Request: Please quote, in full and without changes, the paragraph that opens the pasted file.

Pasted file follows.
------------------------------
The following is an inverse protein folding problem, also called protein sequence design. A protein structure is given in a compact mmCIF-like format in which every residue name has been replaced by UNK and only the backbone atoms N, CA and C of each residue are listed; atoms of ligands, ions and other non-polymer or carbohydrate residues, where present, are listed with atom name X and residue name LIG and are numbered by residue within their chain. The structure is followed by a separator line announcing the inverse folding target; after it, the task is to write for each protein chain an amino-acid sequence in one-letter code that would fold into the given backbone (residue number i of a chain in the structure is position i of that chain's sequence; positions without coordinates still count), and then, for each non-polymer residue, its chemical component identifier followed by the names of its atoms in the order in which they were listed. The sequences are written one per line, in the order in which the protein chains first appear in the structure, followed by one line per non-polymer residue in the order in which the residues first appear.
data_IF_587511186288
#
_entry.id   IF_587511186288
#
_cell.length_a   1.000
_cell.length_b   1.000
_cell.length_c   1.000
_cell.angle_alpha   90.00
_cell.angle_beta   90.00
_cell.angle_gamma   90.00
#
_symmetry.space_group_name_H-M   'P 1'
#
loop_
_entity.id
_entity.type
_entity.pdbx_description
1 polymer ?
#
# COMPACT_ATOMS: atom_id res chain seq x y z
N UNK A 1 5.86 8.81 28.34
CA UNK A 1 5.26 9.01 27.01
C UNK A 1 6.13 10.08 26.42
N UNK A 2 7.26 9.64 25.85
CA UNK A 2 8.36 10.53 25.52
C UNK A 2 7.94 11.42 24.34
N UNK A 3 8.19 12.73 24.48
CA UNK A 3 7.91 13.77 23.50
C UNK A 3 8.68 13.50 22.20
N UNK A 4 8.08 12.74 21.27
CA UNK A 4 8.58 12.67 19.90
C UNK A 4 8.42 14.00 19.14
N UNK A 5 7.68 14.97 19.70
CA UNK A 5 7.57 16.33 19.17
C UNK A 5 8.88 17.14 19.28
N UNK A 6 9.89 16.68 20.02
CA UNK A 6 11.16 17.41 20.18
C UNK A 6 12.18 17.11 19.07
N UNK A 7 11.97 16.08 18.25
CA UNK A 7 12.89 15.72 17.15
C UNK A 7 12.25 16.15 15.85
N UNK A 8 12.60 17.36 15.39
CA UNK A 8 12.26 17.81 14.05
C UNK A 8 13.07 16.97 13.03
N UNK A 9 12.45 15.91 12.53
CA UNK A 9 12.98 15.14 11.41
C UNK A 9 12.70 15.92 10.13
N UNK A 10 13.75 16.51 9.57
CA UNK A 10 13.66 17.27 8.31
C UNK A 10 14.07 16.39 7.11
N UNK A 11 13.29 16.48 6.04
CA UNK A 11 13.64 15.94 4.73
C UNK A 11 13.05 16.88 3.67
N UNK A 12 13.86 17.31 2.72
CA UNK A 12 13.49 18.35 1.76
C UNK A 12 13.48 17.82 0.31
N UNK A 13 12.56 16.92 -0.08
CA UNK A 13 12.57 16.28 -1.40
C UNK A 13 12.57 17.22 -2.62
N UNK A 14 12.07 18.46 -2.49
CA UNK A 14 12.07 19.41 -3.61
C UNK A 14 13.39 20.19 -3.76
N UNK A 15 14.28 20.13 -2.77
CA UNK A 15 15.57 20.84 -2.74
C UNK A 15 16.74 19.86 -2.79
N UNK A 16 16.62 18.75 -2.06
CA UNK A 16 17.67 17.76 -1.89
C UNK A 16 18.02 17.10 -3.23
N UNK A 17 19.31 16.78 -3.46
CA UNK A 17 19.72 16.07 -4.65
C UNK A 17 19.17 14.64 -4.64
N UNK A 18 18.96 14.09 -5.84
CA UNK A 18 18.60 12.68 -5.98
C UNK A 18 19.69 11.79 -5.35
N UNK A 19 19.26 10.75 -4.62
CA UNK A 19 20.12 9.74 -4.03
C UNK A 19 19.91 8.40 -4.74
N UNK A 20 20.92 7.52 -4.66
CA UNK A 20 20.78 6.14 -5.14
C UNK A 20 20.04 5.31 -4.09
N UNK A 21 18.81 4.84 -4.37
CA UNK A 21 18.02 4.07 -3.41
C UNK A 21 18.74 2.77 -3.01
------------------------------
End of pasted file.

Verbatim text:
The following is an inverse protein folding problem, also called protein sequence design. A protein structure is given in a compact mmCIF-like format in which every residue name has been replaced by UNK and only the backbone atoms N, CA and C of each residue are listed; atoms of ligands, ions and other non-polymer or carbohydrate residues, where present, are listed with atom name X and residue name LIG and are numbered by residue within their chain. The structure is followed by a separator line announcing the inverse folding target; after it, the task is to write for each protein chain an amino-acid sequence in one-letter code that would fold into the given backbone (residue number i of a chain in the structure is position i of that chain's sequence; positions without coordinates still count), and then, for each non-polymer residue, its chemical component identifier followed by the names of its atoms in the order in which they were listed. The sequences are written one per line, in the order in which the protein chains first appear in the structure, followed by one line per non-polymer residue in the order in which the residues first appear.